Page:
The relationship between Google and Italy hasn't always been an easy one.
Four years ago, three managers at Google's Italian subsidiary were found guilty of violating the country's privacy laws after a video was posted on Google Video depicting a disabled person being bullied. The verdict was later overturned, but the trial made waves across the world.
More recently, at the end of 2013, Democratic Party MP Francesco Boccia proposed a law introducing a so-called 'web tax' which would oblige internet companies that offer services to Italian users to set up a taxable entity in the country. The proposal was also known by the name of the 'Google tax', and was later pulled back by the Democrats.
Now it's the turn of Italy's data protection authority, the Garante della protezione dei dati personali, to tackle the company. Yesterday, the data watchdog brought in new regulations that will force the Mountain View-based company to change its data handling practices.
Google will have to alter the way it informs users how their data is being collected, ask for prior consent before using it to build up a profile for targeted advertising and other purposes, and modify its data retention practices. Google will have 18 months to bring itself into line with the provisions.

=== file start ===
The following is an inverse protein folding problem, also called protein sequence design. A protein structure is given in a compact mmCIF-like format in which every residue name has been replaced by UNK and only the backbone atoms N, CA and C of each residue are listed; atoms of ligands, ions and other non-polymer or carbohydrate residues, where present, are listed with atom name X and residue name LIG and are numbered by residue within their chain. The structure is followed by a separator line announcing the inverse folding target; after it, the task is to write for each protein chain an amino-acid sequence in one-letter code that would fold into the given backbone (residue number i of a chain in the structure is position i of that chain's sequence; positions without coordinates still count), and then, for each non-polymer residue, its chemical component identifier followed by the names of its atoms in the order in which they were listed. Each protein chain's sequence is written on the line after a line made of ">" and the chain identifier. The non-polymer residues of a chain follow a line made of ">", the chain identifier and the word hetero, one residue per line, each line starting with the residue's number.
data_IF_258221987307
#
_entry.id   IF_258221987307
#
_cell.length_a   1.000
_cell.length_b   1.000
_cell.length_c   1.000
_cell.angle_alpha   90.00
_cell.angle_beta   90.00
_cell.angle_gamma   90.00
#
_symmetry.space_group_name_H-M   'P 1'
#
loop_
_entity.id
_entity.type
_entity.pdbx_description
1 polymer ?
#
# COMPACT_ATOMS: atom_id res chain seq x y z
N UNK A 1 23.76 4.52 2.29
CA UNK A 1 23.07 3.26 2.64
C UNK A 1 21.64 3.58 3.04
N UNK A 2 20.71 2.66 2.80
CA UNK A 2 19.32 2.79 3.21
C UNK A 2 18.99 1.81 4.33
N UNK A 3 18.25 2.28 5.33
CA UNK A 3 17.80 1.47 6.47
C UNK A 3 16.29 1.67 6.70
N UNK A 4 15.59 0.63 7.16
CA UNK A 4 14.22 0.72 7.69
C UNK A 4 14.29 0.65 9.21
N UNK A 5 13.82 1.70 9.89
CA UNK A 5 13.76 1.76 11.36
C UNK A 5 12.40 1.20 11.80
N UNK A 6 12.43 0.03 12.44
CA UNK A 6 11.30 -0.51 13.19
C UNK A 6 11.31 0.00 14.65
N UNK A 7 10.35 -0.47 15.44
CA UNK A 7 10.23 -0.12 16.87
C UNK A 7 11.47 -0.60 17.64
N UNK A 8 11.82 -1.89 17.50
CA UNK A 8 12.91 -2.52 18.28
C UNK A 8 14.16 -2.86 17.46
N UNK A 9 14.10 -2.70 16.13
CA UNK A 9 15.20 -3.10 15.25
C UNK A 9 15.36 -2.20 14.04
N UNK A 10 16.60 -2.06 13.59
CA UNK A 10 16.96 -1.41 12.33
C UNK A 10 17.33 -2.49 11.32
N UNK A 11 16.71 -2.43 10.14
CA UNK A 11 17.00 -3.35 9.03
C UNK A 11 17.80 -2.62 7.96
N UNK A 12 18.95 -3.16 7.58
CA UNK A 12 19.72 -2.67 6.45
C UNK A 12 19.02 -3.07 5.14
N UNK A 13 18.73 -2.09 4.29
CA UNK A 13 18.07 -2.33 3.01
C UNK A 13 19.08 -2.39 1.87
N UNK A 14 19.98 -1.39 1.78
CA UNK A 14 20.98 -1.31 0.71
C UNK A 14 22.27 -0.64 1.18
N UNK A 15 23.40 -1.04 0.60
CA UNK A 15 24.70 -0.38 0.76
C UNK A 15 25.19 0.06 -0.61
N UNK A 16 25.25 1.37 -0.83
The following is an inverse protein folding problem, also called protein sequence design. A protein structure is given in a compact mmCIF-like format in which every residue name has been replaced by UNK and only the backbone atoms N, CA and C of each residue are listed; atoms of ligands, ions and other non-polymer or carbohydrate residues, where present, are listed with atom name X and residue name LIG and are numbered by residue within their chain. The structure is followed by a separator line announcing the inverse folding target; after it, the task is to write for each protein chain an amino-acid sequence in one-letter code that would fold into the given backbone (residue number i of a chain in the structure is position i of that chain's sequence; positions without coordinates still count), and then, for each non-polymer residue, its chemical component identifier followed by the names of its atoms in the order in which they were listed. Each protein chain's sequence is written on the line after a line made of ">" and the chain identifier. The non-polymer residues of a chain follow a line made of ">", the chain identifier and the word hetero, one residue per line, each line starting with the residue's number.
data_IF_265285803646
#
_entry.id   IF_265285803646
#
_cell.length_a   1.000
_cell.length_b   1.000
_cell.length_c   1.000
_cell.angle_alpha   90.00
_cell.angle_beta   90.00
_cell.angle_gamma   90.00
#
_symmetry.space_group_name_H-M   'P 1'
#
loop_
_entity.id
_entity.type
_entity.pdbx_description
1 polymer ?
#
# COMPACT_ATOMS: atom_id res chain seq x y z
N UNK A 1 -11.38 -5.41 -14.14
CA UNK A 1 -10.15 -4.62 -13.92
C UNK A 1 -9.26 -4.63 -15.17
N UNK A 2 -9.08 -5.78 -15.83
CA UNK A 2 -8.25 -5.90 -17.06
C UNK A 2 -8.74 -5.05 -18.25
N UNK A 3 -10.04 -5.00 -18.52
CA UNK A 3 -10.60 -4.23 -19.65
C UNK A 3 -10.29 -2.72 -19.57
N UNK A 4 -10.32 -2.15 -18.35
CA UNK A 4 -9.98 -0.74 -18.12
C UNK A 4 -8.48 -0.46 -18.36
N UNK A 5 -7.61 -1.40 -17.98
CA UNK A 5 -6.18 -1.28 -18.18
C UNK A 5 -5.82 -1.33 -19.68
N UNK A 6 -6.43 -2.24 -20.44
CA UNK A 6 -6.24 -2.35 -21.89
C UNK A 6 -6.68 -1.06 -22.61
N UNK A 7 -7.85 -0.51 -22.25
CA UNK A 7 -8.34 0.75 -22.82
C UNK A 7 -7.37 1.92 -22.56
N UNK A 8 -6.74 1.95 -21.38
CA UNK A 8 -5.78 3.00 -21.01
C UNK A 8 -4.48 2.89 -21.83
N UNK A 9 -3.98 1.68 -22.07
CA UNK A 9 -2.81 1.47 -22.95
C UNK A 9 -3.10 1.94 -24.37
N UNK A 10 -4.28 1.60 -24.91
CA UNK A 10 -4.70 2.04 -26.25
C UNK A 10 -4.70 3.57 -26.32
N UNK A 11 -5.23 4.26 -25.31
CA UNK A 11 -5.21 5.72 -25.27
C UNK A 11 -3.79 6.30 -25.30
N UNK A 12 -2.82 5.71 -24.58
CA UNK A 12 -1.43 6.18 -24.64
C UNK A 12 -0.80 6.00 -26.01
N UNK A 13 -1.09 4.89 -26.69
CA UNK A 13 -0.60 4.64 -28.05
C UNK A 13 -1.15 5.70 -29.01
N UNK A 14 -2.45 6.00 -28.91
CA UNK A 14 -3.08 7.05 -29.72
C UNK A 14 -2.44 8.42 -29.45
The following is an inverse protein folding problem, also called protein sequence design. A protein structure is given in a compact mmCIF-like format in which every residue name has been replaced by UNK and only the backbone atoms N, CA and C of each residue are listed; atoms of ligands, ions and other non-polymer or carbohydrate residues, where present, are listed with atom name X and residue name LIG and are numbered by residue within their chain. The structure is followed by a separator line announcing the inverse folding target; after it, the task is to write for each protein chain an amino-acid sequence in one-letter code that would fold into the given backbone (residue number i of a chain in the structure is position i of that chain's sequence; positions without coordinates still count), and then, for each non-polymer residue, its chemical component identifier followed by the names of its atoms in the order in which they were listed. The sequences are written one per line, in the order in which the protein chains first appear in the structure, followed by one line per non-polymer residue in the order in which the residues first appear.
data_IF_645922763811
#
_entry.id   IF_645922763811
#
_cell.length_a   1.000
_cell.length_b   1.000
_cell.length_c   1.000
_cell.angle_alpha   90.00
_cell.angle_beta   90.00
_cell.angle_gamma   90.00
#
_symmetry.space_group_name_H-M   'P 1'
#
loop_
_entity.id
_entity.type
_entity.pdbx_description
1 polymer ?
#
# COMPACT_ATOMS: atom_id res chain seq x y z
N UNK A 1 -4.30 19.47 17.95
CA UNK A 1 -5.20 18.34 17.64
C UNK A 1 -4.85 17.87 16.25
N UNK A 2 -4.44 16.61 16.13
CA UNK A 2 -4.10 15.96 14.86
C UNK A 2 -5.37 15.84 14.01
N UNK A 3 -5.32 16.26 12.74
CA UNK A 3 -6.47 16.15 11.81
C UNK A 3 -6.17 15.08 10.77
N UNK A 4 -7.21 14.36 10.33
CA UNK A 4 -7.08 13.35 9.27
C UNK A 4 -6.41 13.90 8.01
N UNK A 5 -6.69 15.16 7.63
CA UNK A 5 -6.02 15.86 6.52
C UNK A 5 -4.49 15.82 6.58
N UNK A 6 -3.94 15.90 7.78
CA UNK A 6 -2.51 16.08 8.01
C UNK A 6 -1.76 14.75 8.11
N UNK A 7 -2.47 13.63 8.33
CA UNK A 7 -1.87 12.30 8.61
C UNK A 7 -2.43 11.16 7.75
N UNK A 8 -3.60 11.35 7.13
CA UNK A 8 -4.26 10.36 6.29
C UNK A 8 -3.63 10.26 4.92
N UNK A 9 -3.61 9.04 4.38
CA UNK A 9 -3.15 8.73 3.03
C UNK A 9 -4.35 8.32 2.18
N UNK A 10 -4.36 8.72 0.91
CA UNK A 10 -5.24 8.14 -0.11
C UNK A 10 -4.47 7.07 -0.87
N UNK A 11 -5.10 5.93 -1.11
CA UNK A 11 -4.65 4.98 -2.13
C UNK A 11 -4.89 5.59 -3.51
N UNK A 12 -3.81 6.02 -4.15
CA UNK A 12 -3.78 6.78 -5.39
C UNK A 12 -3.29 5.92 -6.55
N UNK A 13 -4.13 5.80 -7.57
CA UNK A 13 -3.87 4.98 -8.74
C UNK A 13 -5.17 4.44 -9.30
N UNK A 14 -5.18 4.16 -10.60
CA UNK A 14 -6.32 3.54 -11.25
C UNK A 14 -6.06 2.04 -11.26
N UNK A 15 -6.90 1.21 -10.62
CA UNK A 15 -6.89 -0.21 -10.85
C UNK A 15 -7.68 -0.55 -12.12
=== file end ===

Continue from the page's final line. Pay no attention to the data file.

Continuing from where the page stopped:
Fingerprinting is a technique that allows Google to profile internet users by identifying their device through its unique pattern of use. The distinction matters because, while cookies are stored on a computer and can be removed through the browser or other add-on software, the information collected through fingerprinting is stored directly on Google's servers, and the only way to remove it is through a request to the company.
As for consent, the authority made clear that simply using a Google service will be no longer considered equivalent to giving permission for the profiling. Google will now have to introduce a way, suggested by the watchdog, of giving users the chance to opt-in to having their browsing data collected, or opt-out of some or all Google's profiling for particular services, without interrupting their surfing.
The Garante also introduced new limits on how long Google can store data. The stipulations only apply to personal data (rather than data relating to queries made through its search engine, for example) and the time limits are different depending on whether the data is 'active', stored on Google servers for current use, or stored on backups.
In the first case, if a user asks for their information to be removed, Google will have to comply in the space of two months. In the second, the company will have up to six months to meet the request.